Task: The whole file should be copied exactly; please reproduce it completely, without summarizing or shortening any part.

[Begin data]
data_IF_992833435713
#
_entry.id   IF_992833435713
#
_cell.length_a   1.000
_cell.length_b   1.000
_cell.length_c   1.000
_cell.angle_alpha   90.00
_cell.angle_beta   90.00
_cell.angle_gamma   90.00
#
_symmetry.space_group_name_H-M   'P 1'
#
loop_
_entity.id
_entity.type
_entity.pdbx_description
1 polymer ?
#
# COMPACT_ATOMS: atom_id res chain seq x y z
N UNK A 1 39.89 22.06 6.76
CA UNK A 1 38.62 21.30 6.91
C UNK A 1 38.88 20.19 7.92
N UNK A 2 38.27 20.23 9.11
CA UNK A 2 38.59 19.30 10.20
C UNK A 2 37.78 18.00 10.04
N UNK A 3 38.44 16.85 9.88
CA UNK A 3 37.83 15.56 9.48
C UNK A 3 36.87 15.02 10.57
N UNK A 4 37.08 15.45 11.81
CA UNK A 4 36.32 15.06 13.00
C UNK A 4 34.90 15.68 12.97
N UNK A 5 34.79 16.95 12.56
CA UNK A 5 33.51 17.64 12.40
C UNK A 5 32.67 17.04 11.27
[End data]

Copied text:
data_IF_992833435713
#
_entry.id   IF_992833435713
#
_cell.length_a   1.000
_cell.length_b   1.000
_cell.length_c   1.000
_cell.angle_alpha   90.00
_cell.angle_beta   90.00
_cell.angle_gamma   90.00
#
_symmetry.space_group_name_H-M   'P 1'
#
loop_
_entity.id
_entity.type
_entity.pdbx_description
1 polymer ?
#
# COMPACT_ATOMS: atom_id res chain seq x y z
N UNK A 1 39.89 22.06 6.76
CA UNK A 1 38.62 21.30 6.91
C UNK A 1 38.88 20.19 7.92
N UNK A 2 38.27 20.23 9.11
CA UNK A 2 38.59 19.30 10.20
C UNK A 2 37.78 18.00 10.04
N UNK A 3 38.44 16.85 9.88
CA UNK A 3 37.83 15.56 9.48
C UNK A 3 36.87 15.02 10.57
N UNK A 4 37.08 15.45 11.81
CA UNK A 4 36.32 15.06 13.00
C UNK A 4 34.90 15.68 12.97
N UNK A 5 34.79 16.95 12.56
CA UNK A 5 33.51 17.64 12.40
C UNK A 5 32.67 17.04 11.27